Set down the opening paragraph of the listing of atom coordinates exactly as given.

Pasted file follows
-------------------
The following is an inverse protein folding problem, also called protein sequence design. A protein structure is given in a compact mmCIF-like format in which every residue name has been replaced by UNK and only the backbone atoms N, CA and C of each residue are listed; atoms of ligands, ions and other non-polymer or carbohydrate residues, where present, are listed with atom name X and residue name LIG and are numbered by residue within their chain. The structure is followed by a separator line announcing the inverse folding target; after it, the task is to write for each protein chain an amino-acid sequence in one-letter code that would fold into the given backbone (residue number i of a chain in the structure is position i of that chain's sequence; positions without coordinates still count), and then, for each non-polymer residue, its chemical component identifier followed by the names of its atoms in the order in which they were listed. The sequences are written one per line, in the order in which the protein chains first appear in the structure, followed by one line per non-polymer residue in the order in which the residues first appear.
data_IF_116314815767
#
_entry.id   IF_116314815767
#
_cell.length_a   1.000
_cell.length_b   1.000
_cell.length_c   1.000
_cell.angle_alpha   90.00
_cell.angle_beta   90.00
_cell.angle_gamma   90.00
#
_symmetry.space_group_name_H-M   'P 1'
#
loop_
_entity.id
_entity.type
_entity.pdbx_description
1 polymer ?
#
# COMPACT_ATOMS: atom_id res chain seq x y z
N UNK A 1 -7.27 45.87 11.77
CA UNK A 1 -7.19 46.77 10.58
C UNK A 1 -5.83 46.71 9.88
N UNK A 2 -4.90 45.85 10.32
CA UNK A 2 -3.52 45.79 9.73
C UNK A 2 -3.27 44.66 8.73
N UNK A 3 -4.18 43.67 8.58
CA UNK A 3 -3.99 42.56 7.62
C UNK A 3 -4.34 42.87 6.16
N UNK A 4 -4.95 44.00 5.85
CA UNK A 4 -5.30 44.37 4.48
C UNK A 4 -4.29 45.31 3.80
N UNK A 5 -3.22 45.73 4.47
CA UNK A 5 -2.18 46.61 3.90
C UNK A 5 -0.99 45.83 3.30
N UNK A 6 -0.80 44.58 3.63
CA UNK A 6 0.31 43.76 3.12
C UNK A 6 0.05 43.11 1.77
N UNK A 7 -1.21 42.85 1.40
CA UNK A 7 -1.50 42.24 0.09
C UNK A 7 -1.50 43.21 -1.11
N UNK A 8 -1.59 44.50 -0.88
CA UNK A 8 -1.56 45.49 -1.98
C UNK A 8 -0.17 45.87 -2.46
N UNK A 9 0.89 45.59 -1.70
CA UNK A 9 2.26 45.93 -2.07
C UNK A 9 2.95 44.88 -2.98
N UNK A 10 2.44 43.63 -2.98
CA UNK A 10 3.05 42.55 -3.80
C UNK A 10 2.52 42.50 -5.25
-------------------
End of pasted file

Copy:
The following is an inverse protein folding problem, also called protein sequence design. A protein structure is given in a compact mmCIF-like format in which every residue name has been replaced by UNK and only the backbone atoms N, CA and C of each residue are listed; atoms of ligands, ions and other non-polymer or carbohydrate residues, where present, are listed with atom name X and residue name LIG and are numbered by residue within their chain. The structure is followed by a separator line announcing the inverse folding target; after it, the task is to write for each protein chain an amino-acid sequence in one-letter code that would fold into the given backbone (residue number i of a chain in the structure is position i of that chain's sequence; positions without coordinates still count), and then, for each non-polymer residue, its chemical component identifier followed by the names of its atoms in the order in which they were listed. The sequences are written one per line, in the order in which the protein chains first appear in the structure, followed by one line per non-polymer residue in the order in which the residues first appear.